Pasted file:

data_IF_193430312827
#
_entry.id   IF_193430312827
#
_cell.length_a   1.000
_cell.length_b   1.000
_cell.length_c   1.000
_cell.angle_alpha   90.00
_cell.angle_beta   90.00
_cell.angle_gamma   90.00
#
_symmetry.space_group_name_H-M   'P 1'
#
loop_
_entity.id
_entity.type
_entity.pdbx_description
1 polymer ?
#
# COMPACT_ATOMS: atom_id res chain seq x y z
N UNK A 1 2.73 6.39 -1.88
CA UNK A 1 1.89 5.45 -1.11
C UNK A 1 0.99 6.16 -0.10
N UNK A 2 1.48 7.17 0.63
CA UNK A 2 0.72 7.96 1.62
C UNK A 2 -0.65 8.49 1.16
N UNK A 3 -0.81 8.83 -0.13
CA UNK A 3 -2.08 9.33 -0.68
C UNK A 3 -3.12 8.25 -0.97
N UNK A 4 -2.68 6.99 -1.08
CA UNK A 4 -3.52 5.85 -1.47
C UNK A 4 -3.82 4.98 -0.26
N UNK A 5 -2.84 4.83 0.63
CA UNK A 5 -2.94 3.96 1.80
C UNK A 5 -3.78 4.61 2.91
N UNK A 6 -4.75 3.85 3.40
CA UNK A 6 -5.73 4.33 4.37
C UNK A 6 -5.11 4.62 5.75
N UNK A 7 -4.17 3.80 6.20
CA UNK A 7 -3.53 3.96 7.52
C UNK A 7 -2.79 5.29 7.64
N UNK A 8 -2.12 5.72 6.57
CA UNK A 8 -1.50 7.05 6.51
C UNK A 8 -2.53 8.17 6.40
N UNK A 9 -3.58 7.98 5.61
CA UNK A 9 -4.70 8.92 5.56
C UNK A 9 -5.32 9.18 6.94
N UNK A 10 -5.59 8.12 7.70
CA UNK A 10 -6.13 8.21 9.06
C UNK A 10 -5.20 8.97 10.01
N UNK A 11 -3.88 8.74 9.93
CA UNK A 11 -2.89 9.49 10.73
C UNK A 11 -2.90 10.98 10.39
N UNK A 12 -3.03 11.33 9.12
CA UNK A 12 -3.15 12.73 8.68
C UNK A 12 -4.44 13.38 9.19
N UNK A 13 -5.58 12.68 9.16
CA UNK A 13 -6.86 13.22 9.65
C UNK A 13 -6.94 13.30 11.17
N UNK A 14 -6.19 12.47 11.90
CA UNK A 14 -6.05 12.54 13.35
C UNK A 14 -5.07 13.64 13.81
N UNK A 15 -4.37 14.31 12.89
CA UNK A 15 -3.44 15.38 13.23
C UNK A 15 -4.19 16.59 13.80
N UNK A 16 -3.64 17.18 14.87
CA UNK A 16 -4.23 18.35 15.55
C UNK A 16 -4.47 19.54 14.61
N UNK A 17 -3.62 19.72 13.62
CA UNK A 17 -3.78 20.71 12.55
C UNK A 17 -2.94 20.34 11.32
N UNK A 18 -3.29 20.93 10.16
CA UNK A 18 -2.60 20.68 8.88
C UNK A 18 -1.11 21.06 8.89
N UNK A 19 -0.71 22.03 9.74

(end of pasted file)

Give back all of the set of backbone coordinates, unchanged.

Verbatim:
data_IF_193430312827
#
_entry.id   IF_193430312827
#
_cell.length_a   1.000
_cell.length_b   1.000
_cell.length_c   1.000
_cell.angle_alpha   90.00
_cell.angle_beta   90.00
_cell.angle_gamma   90.00
#
_symmetry.space_group_name_H-M   'P 1'
#
loop_
_entity.id
_entity.type
_entity.pdbx_description
1 polymer ?
#
# COMPACT_ATOMS: atom_id res chain seq x y z
N UNK A 1 2.73 6.39 -1.88
CA UNK A 1 1.89 5.45 -1.11
C UNK A 1 0.99 6.16 -0.10
N UNK A 2 1.48 7.17 0.63
CA UNK A 2 0.72 7.96 1.62
C UNK A 2 -0.65 8.49 1.16
N UNK A 3 -0.81 8.83 -0.13
CA UNK A 3 -2.08 9.33 -0.68
C UNK A 3 -3.12 8.25 -0.97
N UNK A 4 -2.68 6.99 -1.08
CA UNK A 4 -3.52 5.85 -1.47
C UNK A 4 -3.82 4.98 -0.26
N UNK A 5 -2.84 4.83 0.63
CA UNK A 5 -2.94 3.96 1.80
C UNK A 5 -3.78 4.61 2.91
N UNK A 6 -4.75 3.85 3.40
CA UNK A 6 -5.73 4.33 4.37
C UNK A 6 -5.11 4.62 5.75
N UNK A 7 -4.17 3.80 6.20
CA UNK A 7 -3.53 3.96 7.52
C UNK A 7 -2.79 5.29 7.64
N UNK A 8 -2.12 5.72 6.57
CA UNK A 8 -1.50 7.05 6.51
C UNK A 8 -2.53 8.17 6.40
N UNK A 9 -3.58 7.98 5.61
CA UNK A 9 -4.70 8.92 5.56
C UNK A 9 -5.32 9.18 6.94
N UNK A 10 -5.59 8.12 7.70
CA UNK A 10 -6.13 8.21 9.06
C UNK A 10 -5.20 8.97 10.01
N UNK A 11 -3.88 8.74 9.93
CA UNK A 11 -2.89 9.49 10.73
C UNK A 11 -2.90 10.98 10.39
N UNK A 12 -3.03 11.33 9.12
CA UNK A 12 -3.15 12.73 8.68
C UNK A 12 -4.44 13.38 9.19
N UNK A 13 -5.58 12.68 9.16
CA UNK A 13 -6.86 13.22 9.65
C UNK A 13 -6.94 13.30 11.17
N UNK A 14 -6.19 12.47 11.90
CA UNK A 14 -6.05 12.54 13.35
C UNK A 14 -5.07 13.64 13.81
N UNK A 15 -4.37 14.31 12.89
CA UNK A 15 -3.44 15.38 13.23
C UNK A 15 -4.19 16.59 13.80
N UNK A 16 -3.64 17.18 14.87
CA UNK A 16 -4.23 18.35 15.55
C UNK A 16 -4.47 19.54 14.61
N UNK A 17 -3.62 19.72 13.62
CA UNK A 17 -3.78 20.71 12.55
C UNK A 17 -2.94 20.34 11.32
N UNK A 18 -3.29 20.93 10.16
CA UNK A 18 -2.60 20.68 8.88
C UNK A 18 -1.11 21.06 8.89
N UNK A 19 -0.71 22.03 9.74